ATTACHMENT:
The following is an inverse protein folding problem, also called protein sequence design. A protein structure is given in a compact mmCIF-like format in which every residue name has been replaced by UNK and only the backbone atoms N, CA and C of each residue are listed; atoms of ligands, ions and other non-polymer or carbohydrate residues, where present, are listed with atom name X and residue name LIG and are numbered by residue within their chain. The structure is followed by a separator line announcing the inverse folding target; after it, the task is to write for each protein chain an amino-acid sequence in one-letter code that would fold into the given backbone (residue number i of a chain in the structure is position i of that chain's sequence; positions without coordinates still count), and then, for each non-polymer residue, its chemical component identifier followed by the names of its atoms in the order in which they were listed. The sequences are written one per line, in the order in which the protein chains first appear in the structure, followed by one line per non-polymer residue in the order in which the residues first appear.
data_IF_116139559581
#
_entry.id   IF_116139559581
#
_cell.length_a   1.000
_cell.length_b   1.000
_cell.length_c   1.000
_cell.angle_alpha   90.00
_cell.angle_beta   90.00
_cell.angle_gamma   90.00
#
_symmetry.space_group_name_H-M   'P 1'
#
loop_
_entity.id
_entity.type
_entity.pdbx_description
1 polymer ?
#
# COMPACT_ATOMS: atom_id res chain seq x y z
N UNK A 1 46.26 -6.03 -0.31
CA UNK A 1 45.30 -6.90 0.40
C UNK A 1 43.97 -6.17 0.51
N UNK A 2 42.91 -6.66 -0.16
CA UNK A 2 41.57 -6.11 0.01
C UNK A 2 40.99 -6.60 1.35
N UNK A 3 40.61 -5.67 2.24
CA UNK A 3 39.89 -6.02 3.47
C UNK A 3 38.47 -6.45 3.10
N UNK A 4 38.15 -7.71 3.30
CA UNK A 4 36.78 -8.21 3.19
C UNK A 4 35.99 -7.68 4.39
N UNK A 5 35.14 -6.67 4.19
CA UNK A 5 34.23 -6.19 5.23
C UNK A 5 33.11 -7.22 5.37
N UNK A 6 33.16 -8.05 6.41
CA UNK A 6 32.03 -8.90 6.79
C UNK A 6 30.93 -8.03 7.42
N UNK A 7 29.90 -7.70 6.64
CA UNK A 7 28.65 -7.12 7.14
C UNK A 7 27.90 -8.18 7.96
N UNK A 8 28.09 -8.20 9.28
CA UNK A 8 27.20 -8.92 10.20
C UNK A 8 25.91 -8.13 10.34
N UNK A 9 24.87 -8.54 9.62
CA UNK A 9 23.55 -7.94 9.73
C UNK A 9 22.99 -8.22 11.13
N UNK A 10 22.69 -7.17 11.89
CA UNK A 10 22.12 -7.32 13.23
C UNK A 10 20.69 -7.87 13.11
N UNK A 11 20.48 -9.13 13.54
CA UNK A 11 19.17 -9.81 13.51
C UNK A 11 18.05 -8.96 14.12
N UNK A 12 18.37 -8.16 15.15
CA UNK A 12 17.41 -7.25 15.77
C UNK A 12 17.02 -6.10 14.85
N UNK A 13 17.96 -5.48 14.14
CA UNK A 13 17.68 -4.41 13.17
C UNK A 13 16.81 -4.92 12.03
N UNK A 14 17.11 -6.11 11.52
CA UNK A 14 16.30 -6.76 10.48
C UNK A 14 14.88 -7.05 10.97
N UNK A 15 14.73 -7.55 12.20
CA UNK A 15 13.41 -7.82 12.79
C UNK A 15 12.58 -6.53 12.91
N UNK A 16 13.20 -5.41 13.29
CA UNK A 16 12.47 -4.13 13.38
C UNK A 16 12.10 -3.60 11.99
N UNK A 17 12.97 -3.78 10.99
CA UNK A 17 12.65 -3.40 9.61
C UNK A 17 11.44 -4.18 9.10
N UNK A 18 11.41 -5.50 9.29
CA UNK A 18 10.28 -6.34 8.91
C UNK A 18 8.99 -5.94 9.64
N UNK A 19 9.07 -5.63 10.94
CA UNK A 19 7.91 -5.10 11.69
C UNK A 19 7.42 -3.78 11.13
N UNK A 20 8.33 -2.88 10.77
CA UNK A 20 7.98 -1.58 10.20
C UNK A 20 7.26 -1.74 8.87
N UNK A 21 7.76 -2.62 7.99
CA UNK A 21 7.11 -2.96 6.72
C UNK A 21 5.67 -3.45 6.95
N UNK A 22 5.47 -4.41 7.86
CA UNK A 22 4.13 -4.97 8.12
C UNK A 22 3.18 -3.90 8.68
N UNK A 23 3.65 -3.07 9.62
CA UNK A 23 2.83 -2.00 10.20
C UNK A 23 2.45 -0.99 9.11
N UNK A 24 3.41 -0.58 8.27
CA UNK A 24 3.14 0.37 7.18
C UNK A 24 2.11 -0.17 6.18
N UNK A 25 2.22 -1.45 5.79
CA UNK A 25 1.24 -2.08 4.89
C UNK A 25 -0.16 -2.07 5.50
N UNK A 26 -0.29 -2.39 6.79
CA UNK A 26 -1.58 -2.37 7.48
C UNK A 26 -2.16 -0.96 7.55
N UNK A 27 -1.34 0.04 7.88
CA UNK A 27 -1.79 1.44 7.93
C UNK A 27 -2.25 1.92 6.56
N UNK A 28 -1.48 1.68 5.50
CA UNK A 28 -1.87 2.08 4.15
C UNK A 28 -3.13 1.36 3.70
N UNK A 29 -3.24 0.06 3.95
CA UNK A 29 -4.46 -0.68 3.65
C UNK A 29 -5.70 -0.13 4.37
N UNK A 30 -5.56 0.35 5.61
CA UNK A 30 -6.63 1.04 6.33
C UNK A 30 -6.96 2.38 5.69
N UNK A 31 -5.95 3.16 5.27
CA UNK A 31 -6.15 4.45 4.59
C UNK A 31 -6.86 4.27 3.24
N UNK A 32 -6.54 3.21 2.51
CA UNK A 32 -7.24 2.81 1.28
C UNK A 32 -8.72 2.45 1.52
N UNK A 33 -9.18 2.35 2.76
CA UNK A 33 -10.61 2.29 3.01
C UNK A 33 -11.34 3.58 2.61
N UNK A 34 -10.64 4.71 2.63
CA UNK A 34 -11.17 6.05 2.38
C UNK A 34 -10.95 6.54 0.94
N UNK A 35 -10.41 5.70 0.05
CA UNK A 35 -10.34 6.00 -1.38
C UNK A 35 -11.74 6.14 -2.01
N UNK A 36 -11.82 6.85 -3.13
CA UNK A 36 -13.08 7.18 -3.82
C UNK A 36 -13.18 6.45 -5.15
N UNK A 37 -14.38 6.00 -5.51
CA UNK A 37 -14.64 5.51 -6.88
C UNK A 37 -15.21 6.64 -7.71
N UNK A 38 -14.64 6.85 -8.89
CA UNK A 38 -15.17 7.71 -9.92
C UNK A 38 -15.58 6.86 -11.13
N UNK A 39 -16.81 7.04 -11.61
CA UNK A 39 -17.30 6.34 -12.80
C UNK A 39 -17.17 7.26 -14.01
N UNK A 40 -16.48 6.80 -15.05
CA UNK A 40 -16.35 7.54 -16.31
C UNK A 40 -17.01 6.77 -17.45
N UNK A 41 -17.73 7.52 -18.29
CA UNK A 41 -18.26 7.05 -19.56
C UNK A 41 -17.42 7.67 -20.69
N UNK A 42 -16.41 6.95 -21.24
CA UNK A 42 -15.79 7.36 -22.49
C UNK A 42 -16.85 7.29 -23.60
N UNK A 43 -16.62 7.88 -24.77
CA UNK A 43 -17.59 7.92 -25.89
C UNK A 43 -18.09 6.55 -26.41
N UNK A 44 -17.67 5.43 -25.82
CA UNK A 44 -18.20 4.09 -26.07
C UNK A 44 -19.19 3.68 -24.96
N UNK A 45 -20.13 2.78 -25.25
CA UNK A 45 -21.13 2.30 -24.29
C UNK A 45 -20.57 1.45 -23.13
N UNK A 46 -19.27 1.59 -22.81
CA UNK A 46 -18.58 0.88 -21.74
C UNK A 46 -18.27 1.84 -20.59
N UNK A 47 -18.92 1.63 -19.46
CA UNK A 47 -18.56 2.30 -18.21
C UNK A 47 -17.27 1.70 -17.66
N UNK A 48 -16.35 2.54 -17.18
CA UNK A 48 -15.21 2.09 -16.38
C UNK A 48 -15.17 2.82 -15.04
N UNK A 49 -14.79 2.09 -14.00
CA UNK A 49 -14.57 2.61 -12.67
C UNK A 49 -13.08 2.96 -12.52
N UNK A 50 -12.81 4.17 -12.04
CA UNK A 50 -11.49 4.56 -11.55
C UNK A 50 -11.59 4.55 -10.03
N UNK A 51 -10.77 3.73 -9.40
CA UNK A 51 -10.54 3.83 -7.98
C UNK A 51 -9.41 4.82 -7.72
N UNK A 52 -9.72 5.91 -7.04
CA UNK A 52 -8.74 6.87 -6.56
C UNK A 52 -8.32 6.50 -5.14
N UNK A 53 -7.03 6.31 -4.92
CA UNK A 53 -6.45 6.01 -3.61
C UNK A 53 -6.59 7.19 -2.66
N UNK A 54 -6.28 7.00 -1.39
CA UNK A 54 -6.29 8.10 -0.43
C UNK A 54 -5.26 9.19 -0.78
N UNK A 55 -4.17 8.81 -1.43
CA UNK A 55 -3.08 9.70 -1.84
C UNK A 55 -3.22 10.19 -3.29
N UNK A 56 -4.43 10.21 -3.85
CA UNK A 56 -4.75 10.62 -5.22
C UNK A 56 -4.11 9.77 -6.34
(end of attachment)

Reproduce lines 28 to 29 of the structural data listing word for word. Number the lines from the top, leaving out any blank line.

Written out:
N UNK A 3 40.61 -5.67 2.24
CA UNK A 3 39.89 -6.02 3.47